Global subway systems converge on common topologies

A paywalled paper in the Royal Society's journal Interface argues that the world's underground rail systems are all converging on an "ideal" form. The paper, "A long-time limit for world subway networks," shows that subway systems grow "organically," in response to the needs expressed by the cities above them over the course of decades, and reveal truths about the shape of cities. In Wired, Brandon Keim describes the findings:

Patterns emerged: The core-and-branch topology, of course, and patterns more fine-grained. Roughly half the stations in any subway will be found on its outer branches rather than the core. The distance from a city’s center to its farthest terminus station is twice the diameter of the subway system’s core. This happens again and again.

“Many other shapes could be expected, such as a regular lattice,” said Barthelemy. “What we find surprising is that all these different cities, on different continents, with different histories and geographical constraints, lead finally to the same structure.”

Subway systems seem to gravitate towards these ratios organically, through a combination of planning, expedience, circumstance and socioeconomic fluctuation, say the researchers.

World’s Subways Converging on Ideal Form



    1. I think I learned somewhere that there are emergent patterns in road development as well.  Something about how prior to the automobile, cities grew in spokes along rail lines and waterways.  Then with cars and roads, you started to see concentric rings of growth rather than fattening spokes.

  1. Except in Toronto where we argue over subway plans for 20 years and then don’t build them

    1. nonono, first you build a new subway line to an Ikea.  Then, years later it is determined that one of Canada’s largest universities should maybe have subway access too.  But most importantly, Ikea gets the access first.

      1. Does a rail line extend to your International Airport? If so, be grateful: you are decades ahead of Melbourne. 

        1. IIRC a significant amount of IKEA’s earnings are not from the the large furniture boxed, but the small stuff in the halls directly before the checkout.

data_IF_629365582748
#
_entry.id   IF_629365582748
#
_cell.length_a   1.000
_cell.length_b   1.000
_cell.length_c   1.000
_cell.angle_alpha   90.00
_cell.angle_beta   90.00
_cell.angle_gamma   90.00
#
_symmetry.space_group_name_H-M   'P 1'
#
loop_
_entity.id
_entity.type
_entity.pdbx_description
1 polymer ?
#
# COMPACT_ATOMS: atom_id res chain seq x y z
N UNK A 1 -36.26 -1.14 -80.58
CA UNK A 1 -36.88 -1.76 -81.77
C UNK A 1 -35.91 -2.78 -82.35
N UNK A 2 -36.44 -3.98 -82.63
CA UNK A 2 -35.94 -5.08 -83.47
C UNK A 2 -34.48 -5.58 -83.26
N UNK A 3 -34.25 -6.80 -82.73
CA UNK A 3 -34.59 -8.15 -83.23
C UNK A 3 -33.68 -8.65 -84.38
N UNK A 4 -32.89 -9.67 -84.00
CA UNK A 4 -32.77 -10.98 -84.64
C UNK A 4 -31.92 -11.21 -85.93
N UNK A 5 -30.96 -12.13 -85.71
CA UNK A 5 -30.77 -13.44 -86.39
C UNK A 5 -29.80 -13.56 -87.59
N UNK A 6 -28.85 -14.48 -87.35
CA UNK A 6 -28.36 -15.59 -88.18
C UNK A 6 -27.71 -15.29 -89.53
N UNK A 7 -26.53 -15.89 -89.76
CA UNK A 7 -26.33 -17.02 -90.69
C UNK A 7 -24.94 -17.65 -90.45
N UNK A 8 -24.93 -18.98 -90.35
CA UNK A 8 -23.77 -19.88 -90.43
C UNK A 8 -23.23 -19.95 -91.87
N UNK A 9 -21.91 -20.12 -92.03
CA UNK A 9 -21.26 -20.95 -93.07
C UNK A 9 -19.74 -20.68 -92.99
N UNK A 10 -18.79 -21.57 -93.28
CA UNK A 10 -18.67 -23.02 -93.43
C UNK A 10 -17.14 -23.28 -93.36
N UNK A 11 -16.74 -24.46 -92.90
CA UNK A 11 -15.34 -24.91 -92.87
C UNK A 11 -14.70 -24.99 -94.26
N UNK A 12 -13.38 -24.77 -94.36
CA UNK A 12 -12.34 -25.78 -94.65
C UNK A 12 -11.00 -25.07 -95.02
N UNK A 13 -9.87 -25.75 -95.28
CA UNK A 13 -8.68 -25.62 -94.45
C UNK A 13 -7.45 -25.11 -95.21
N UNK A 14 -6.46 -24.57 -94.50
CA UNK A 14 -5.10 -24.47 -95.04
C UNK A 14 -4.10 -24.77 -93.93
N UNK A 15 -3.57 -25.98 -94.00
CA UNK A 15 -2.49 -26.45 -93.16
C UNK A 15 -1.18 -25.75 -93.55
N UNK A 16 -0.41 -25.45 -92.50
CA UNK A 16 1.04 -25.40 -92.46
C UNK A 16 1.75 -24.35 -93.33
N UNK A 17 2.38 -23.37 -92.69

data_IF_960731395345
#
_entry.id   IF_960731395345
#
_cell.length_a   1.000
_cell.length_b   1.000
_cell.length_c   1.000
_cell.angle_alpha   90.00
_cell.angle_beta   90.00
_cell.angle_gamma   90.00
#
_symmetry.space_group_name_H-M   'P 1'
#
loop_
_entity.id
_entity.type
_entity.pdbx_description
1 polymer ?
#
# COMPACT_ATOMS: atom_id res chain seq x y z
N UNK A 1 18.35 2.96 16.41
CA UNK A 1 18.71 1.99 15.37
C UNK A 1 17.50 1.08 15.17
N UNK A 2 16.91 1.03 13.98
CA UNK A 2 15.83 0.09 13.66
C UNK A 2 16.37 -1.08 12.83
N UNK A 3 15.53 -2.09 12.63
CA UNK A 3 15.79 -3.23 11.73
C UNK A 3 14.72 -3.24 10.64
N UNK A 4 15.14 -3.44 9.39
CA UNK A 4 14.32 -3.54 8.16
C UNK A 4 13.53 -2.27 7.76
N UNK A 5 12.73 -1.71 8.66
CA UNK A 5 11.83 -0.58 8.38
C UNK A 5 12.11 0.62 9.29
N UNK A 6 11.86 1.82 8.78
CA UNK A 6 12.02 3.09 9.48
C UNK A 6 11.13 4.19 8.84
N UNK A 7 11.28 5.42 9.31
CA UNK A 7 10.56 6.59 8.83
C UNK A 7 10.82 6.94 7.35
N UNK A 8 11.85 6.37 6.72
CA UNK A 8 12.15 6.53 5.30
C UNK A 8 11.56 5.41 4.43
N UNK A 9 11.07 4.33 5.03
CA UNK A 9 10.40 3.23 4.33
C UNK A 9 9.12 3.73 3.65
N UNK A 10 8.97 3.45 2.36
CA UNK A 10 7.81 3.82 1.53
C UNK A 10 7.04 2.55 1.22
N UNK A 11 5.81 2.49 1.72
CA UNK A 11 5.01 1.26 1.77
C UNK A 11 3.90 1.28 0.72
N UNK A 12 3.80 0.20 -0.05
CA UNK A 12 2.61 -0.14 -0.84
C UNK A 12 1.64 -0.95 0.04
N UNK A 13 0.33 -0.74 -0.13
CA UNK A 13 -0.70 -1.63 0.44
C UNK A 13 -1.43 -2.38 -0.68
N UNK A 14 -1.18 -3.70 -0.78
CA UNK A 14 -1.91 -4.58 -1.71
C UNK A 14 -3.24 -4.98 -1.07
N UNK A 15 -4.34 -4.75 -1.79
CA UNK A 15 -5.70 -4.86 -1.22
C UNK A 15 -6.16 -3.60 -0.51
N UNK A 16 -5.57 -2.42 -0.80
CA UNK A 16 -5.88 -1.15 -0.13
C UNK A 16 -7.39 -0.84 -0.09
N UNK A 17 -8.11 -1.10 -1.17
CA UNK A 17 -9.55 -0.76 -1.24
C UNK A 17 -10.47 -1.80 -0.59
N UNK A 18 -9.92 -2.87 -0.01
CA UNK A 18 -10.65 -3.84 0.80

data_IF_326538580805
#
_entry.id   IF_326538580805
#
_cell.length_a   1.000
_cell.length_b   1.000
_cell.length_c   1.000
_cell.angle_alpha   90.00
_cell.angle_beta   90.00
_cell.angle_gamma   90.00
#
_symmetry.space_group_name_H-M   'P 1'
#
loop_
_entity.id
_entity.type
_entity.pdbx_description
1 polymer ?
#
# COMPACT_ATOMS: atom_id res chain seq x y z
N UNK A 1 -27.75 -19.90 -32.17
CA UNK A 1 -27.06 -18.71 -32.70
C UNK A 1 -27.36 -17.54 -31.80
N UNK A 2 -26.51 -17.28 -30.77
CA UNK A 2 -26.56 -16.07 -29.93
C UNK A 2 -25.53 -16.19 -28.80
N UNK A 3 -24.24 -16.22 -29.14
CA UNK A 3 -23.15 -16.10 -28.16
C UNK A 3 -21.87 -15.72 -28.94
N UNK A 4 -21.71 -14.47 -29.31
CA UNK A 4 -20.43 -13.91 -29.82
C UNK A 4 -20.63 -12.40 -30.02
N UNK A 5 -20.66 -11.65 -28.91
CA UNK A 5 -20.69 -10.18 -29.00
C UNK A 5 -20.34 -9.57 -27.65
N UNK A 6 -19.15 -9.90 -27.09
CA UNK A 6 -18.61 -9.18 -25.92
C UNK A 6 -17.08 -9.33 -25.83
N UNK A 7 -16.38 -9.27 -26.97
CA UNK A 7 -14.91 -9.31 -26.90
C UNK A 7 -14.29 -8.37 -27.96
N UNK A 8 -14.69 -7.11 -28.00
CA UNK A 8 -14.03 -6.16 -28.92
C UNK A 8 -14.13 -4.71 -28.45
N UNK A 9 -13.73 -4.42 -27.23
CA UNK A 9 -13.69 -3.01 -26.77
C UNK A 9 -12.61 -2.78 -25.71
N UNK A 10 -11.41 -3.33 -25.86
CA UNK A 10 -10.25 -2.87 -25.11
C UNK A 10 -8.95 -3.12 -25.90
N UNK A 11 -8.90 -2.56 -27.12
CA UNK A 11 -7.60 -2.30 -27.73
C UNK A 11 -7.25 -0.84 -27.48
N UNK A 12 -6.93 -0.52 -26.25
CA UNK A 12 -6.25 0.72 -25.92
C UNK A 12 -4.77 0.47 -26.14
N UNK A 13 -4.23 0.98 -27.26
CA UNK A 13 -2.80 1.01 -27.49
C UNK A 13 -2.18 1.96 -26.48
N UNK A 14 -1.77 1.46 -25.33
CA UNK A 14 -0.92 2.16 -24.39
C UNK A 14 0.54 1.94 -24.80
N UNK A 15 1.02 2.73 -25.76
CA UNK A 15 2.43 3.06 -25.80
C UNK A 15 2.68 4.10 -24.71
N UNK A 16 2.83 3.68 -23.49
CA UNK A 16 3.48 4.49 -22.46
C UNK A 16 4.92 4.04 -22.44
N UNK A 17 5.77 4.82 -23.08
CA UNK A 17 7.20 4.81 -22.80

2.  I have seen folks coming back from Ikea in Toronto on the subway with a couch. Two large, tired looking men.

  2. It would make similar sense to say that most cross country rail systems worldwide adhere to “a common topology” – cross country track is generally stretched out straight over wide gently rolling swaths of landscape.

    Instead of saying that subways have global similarities, it makes more sense to say that large cities themselves adhere to a common topology. Generally speaking, London looks like Los Angeles looks like Tokyo. Their transit systems just happen to look nearly alike, because they ARE nearly alike.

      1. Even from just the snippet it’s a bit deeper than “cities have suburbs”. The form factor of the subway net (circle and spoke vs grid) abd especially the ratio of the inner to outer net are both – to me, at least – non-obvious things to be the same across multiple cities.

        1. A grid is your layout of choice if you desire minimum efficiency. Not terribly surprising that this isn’t what most cities choose.

        2. As @twianto:disqus said, the reason we don’t use a grid is because it would be horribly inefficient; unless people only go up and down and left and right.

          This is the layout that’s used because it’s the one that makes sense.

          Glad I’m not the only one who thought this all seemed a bit obvious.